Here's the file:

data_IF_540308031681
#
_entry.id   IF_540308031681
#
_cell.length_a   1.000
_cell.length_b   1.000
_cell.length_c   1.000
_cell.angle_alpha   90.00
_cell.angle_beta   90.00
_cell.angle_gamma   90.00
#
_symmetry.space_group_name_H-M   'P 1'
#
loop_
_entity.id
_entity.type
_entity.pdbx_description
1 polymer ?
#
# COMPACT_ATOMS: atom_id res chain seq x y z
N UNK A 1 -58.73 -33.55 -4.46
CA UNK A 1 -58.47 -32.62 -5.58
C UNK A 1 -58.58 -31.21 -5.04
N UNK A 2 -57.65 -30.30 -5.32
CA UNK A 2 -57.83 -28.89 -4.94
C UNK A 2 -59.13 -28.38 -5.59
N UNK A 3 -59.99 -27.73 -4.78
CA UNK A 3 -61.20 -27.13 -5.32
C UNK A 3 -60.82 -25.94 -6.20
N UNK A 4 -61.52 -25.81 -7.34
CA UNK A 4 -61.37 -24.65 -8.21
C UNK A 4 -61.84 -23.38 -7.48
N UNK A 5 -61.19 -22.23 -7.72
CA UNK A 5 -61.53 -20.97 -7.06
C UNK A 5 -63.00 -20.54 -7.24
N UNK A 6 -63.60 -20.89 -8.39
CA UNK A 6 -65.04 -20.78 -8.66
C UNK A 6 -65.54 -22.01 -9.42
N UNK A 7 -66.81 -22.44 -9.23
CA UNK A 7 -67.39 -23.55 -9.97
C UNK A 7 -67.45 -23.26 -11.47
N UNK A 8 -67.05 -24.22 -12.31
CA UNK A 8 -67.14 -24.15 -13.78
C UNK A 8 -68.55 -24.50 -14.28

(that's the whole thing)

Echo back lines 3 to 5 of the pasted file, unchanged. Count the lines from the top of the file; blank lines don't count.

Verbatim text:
_entry.id   IF_540308031681
#
_cell.length_a   1.000